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Lebanon’s Agony

The silver lining of the warehouse explosion that destroyed much of Beirut may be that the blast averts – or at least forestalls – a conflict between Hezbollah and Israel. But the root-and-branch reform of Lebanon's political system and regional alliances that the country needs to weather its crises remains unlikely.

TEL AVIV – Last week, a warehouse stocked with nearly 3,000 tons of ammonium nitrate blew up, laying waste to the port of Beirut and ripping through much of the rest of the Lebanese capital. At least 137 people were killed, thousands were wounded, and hundreds of thousands were rendered homeless. For a country that was already roiled by political and economic crisis, the challenges ahead just became more profound. The only chance of overcoming them lies in root-and-branch reform of Lebanon’s political system and regional alliances.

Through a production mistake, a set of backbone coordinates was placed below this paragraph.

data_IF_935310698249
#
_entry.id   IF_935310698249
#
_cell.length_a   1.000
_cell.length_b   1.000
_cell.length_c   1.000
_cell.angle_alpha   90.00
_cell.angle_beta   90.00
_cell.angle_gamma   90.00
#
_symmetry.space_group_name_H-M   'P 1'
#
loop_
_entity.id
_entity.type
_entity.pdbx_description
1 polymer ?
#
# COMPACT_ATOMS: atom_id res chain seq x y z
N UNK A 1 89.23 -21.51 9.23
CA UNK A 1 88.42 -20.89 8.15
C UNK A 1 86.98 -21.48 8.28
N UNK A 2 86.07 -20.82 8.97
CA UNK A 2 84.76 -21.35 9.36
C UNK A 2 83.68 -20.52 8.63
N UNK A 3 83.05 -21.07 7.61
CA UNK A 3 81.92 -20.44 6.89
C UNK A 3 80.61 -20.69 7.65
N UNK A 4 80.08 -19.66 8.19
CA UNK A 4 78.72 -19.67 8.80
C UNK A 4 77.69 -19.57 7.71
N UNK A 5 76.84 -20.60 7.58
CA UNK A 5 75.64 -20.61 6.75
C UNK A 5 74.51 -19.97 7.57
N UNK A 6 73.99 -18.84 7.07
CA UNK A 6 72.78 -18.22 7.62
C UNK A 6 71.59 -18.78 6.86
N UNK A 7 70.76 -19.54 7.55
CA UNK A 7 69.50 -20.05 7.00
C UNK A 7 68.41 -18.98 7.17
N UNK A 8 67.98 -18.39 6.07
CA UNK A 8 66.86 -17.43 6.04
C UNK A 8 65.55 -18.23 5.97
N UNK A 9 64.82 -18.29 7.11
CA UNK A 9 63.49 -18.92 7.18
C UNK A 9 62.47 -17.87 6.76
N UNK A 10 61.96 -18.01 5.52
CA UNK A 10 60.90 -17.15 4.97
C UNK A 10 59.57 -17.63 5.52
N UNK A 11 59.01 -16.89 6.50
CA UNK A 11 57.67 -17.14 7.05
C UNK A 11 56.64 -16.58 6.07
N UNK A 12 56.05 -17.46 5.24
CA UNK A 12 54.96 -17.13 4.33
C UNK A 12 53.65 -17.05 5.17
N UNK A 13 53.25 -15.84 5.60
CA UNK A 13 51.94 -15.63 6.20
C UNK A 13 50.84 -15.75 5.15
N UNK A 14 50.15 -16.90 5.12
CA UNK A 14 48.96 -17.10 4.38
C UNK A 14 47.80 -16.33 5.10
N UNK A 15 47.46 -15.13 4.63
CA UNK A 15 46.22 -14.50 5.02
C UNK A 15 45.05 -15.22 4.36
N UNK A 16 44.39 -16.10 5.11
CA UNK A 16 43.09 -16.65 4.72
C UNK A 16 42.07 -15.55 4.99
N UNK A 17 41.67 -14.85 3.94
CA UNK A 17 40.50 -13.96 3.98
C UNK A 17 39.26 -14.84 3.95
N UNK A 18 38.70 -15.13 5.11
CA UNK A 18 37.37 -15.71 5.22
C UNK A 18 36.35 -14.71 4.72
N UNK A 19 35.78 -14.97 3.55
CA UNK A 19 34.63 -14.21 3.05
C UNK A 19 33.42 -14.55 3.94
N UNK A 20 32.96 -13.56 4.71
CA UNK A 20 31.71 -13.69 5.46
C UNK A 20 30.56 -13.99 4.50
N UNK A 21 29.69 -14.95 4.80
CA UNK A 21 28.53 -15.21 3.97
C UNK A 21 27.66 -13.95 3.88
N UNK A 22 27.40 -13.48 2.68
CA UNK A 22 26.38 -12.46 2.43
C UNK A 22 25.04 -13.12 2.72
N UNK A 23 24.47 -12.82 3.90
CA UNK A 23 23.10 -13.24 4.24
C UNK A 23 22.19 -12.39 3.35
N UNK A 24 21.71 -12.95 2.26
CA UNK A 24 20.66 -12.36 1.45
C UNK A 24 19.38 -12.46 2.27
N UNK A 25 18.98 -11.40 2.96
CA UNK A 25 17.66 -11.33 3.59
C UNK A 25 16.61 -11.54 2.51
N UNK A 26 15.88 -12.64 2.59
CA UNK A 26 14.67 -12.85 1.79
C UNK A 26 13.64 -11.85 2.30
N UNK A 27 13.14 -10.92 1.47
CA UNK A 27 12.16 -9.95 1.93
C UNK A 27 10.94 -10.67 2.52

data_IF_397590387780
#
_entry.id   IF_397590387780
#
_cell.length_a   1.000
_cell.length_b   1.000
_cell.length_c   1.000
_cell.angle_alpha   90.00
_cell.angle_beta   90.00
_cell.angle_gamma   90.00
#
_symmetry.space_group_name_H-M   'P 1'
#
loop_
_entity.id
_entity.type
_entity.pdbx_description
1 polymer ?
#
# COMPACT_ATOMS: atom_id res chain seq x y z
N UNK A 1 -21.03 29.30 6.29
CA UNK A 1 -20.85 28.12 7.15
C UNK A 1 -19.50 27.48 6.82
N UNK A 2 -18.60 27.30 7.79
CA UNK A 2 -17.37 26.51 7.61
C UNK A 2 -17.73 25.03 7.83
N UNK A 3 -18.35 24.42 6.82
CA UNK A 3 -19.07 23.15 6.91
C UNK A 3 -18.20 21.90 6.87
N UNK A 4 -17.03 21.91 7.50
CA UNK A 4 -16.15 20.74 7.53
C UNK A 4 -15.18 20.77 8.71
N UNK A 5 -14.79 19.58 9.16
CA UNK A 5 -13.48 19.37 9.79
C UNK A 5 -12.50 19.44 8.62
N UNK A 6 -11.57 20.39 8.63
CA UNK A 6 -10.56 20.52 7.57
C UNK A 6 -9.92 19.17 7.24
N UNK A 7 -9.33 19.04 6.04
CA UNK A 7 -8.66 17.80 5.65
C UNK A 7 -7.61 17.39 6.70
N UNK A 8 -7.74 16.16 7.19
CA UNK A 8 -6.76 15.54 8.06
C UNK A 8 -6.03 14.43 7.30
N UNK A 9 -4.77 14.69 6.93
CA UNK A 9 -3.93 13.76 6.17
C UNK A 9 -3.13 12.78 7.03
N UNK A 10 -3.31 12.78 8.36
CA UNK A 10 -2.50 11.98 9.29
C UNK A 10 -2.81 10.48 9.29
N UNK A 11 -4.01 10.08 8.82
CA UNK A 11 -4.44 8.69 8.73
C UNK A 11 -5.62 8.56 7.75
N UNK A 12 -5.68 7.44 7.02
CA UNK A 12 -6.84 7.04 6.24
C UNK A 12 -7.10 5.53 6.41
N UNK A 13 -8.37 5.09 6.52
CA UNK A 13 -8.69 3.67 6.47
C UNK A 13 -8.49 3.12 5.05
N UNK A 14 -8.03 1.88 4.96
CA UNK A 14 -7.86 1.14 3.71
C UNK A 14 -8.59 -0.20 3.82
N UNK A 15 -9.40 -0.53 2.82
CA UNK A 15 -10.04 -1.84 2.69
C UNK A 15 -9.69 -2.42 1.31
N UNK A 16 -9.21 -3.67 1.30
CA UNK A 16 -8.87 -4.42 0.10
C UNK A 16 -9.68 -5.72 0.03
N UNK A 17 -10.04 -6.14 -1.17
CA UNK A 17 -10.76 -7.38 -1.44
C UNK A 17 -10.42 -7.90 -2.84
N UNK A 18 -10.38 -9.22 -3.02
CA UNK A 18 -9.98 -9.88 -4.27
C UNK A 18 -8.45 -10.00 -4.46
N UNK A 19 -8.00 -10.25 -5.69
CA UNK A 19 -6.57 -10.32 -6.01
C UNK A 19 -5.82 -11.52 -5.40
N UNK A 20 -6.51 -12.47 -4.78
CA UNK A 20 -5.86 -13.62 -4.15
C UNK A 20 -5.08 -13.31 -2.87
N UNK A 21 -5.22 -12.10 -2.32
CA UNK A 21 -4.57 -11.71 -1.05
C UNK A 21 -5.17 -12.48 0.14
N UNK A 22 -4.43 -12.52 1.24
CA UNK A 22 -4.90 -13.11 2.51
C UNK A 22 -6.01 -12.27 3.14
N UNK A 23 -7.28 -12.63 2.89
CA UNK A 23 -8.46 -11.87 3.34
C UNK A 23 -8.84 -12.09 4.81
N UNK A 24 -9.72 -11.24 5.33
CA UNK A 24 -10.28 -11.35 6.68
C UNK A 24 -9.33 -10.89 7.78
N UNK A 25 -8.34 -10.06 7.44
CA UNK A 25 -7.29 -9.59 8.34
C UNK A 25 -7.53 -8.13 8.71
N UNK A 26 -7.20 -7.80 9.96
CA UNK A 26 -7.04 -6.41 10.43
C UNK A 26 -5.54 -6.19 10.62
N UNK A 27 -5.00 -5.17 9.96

According to Beirut’s governor, total economic losses from the blast may reach $10-15 billion. Yet the Lebanese state is already on the brink of bankruptcy. And, with an incompetent kleptocratic regime running the country, no international lender, including the International Monetary Fund, is willing to offer it loans.

To be sure, in the wake of the latest crisis, Lebanon will receive considerable international aid. Already, donors have pledged nearly $300 million in humanitarian assistance at a virtual summit, in order to support health care, food security, education, and housing.

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